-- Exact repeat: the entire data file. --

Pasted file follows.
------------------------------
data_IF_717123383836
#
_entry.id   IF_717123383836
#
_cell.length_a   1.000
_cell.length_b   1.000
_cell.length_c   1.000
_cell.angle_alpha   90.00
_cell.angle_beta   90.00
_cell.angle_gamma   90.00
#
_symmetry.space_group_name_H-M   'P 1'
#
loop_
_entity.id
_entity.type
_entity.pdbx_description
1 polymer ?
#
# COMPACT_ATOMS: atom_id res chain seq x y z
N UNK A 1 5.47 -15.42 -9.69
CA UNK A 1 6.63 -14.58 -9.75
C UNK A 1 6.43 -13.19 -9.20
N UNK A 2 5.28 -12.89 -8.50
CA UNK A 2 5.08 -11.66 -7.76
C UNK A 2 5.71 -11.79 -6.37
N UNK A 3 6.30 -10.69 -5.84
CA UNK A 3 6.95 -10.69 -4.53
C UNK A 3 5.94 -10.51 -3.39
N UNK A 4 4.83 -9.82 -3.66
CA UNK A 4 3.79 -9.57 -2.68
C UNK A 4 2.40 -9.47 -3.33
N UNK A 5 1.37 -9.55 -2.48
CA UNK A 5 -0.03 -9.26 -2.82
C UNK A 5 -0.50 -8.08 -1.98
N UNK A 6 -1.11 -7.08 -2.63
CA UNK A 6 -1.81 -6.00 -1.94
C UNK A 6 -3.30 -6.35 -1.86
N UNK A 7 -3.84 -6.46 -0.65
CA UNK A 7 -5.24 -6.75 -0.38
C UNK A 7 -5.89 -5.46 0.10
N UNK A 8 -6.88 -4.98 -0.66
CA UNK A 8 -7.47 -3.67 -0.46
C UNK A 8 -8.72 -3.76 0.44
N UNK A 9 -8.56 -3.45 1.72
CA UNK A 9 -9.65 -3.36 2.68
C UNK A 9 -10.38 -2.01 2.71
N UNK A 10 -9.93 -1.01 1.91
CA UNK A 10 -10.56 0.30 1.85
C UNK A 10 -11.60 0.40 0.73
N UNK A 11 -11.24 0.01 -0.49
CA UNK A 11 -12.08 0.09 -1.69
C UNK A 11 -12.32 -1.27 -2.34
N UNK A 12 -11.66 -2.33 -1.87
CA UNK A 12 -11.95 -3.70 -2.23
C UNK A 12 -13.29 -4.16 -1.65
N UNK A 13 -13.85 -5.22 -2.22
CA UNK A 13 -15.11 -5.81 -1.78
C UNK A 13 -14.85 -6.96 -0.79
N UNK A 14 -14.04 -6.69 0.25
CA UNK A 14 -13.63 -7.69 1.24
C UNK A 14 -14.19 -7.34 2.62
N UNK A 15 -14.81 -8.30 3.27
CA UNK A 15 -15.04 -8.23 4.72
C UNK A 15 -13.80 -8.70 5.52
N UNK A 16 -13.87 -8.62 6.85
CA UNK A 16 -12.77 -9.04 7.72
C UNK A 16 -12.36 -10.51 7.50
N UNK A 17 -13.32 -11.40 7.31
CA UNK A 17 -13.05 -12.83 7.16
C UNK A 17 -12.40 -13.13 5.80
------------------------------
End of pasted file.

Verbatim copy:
data_IF_717123383836
#
_entry.id   IF_717123383836
#
_cell.length_a   1.000
_cell.length_b   1.000
_cell.length_c   1.000
_cell.angle_alpha   90.00
_cell.angle_beta   90.00
_cell.angle_gamma   90.00
#
_symmetry.space_group_name_H-M   'P 1'
#
loop_
_entity.id
_entity.type
_entity.pdbx_description
1 polymer ?
#
# COMPACT_ATOMS: atom_id res chain seq x y z
N UNK A 1 5.47 -15.42 -9.69
CA UNK A 1 6.63 -14.58 -9.75
C UNK A 1 6.43 -13.19 -9.20
N UNK A 2 5.28 -12.89 -8.50
CA UNK A 2 5.08 -11.66 -7.76
C UNK A 2 5.71 -11.79 -6.37
N UNK A 3 6.30 -10.69 -5.84
CA UNK A 3 6.95 -10.69 -4.53
C UNK A 3 5.94 -10.51 -3.39
N UNK A 4 4.83 -9.82 -3.66
CA UNK A 4 3.79 -9.57 -2.68
C UNK A 4 2.40 -9.47 -3.33
N UNK A 5 1.37 -9.55 -2.48
CA UNK A 5 -0.03 -9.26 -2.82
C UNK A 5 -0.50 -8.08 -1.98
N UNK A 6 -1.11 -7.08 -2.63
CA UNK A 6 -1.81 -6.00 -1.94
C UNK A 6 -3.30 -6.35 -1.86
N UNK A 7 -3.84 -6.46 -0.65
CA UNK A 7 -5.24 -6.75 -0.38
C UNK A 7 -5.89 -5.46 0.10
N UNK A 8 -6.88 -4.98 -0.66
CA UNK A 8 -7.47 -3.67 -0.46
C UNK A 8 -8.72 -3.76 0.44
N UNK A 9 -8.56 -3.45 1.72
CA UNK A 9 -9.65 -3.36 2.68
C UNK A 9 -10.38 -2.01 2.71
N UNK A 10 -9.93 -1.01 1.91
CA UNK A 10 -10.56 0.30 1.85
C UNK A 10 -11.60 0.40 0.73
N UNK A 11 -11.24 0.01 -0.49
CA UNK A 11 -12.08 0.09 -1.69
C UNK A 11 -12.32 -1.27 -2.34
N UNK A 12 -11.66 -2.33 -1.87
CA UNK A 12 -11.95 -3.70 -2.23
C UNK A 12 -13.29 -4.16 -1.65
N UNK A 13 -13.85 -5.22 -2.22
CA UNK A 13 -15.11 -5.81 -1.78
C UNK A 13 -14.85 -6.96 -0.79
N UNK A 14 -14.04 -6.69 0.25
CA UNK A 14 -13.63 -7.69 1.24
C UNK A 14 -14.19 -7.34 2.62
N UNK A 15 -14.81 -8.30 3.27
CA UNK A 15 -15.04 -8.23 4.72
C UNK A 15 -13.80 -8.70 5.52
N UNK A 16 -13.87 -8.62 6.85
CA UNK A 16 -12.77 -9.04 7.72
C UNK A 16 -12.36 -10.51 7.50
N UNK A 17 -13.32 -11.40 7.31
CA UNK A 17 -13.05 -12.83 7.16
C UNK A 17 -12.40 -13.13 5.80